July 9, 2009
With the American Recovery and Reinvestment Act (ARRA) stimulus dollars
available, and good commercial tenants aware of the number and quality of their
options, the color of leasing for savvy landlords is green.
"Green" (sustainable) development is a generic term that typically means
using renewable energy, materials, systems and resources in the design and use
of real property. Tenants negotiating new leases want green. In addition, as
landlords retrofit existing buildings, new green legislation, requirements or
goals can affect existing tenants. Building green can impact revenue and
operating costs, increase rents and reduce expenses, produce zoning, tax and
other valuable financial benefits, and impact resale and mortgage values.
But the cost of going green cannot be so overwhelmingly laid on one party in
real estate documentation that there is a disincentive to pursue it. Without
appropriate provisions in a triple net lease for example, the landlord must pay
for capital improvements to go green, but the tenants - who pay the utility
bills - reap the benefits of these energy-saving measures.
Apart from the physical changes in the building itself, how does a landlord
document that a building has become green? As landlords develop new properties
or upgrade older buildings, green covenants, conditions and provisions can be
built into most commercial leases. Today, if major tenants require a landlord to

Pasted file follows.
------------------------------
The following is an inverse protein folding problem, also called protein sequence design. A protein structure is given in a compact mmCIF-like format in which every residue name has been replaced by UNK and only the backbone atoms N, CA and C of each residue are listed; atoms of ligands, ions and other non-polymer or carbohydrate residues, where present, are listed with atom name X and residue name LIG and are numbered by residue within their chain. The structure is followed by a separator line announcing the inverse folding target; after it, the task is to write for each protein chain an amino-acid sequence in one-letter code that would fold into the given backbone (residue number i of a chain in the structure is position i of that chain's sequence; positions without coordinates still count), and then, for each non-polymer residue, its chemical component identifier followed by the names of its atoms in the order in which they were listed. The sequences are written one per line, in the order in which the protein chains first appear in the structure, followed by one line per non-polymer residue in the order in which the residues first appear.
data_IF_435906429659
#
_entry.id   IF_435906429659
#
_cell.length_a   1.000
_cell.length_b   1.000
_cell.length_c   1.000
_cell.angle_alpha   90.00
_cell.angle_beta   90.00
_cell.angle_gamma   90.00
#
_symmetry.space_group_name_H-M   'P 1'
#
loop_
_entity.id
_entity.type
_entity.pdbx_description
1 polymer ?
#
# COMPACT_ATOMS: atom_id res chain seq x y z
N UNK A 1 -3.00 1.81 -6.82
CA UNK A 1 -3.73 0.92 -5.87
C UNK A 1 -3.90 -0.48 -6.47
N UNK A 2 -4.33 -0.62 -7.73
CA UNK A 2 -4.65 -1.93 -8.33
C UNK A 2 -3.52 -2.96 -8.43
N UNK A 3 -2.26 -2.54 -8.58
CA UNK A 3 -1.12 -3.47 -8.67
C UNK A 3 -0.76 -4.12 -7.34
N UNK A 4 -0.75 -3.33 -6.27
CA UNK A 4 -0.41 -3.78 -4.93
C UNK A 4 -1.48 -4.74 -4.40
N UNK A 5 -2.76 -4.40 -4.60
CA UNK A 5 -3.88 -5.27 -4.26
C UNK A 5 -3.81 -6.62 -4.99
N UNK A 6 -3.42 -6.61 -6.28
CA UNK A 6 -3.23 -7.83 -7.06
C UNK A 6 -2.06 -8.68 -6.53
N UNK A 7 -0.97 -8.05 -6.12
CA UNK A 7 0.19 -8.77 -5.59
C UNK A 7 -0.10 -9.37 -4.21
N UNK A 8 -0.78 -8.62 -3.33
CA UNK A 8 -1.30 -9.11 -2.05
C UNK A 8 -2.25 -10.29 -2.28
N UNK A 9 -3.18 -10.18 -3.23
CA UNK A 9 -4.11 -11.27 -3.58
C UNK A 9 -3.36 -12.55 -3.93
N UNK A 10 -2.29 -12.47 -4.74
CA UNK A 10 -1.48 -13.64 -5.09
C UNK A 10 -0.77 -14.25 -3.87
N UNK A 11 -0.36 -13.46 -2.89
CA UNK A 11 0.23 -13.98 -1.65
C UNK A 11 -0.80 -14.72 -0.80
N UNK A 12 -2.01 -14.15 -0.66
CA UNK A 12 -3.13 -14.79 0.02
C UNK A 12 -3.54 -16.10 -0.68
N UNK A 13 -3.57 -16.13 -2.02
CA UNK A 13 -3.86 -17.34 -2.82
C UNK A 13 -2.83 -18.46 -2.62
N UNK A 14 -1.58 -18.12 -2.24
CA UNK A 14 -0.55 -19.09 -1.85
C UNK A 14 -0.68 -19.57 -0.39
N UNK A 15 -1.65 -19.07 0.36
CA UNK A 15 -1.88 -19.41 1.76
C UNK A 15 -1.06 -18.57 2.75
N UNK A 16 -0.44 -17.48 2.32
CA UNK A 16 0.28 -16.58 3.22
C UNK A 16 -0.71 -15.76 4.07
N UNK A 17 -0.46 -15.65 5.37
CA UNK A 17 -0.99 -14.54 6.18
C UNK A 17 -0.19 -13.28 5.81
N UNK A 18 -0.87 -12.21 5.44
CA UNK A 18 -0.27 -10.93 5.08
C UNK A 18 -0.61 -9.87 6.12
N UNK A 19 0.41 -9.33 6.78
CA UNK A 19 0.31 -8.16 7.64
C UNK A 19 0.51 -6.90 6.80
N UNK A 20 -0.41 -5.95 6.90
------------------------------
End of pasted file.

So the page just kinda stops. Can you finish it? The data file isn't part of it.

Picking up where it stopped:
incorporate green in a building, the landlord will most likely seriously
consider those requests, especially if there is a financial benefit. A major
tenant may seek income or property tax benefits, or may simply have adopted
green policies for all its leased space in its role as a corporate citizen. But
is that enough in an economy where every dollar must be wisely spent?
The law of green buildings is generally found in local government policies,
expanded through legislative process, tax programs, and zoning codes, and in
leases and loan documents. From a case law perspective, this is largely
unchartered territory. The implementation of green goals or requirements is
instead significantly governed by the contract the parties negotiate.
Some commercial leases now reference green ratings through one or more rating
methods conducted by private rating companies. Leadership in Energy and
Environmental Design (LEED) was developed by the U.S. Green Buildings Council
and sets performance goals in six categories. Projects earn points in those
categories to obtain certification at four levels: Certified, Silver, Gold and
Green Globes, an alternative but lesser-known rating system, was brought to
the United States from Canada in 2005 by the Green Building Initiative (GBI).
Through Energy Star, the U.S. Environmental Protection Agency promotes
energy-efficient equipment, appliances and devices for consumer and commercial
products, new homes and commercial buildings. BOMA International has suggested
sustainable building operations and management practices that make sense from
business and environmental perspectives. But which party pays for the green
rating under one of these methods – landlord or tenant – can become an issue,
and the allocation of the costs for going green can arise in many scenarios.
For example, a landlord's decision to impose new green rules on existing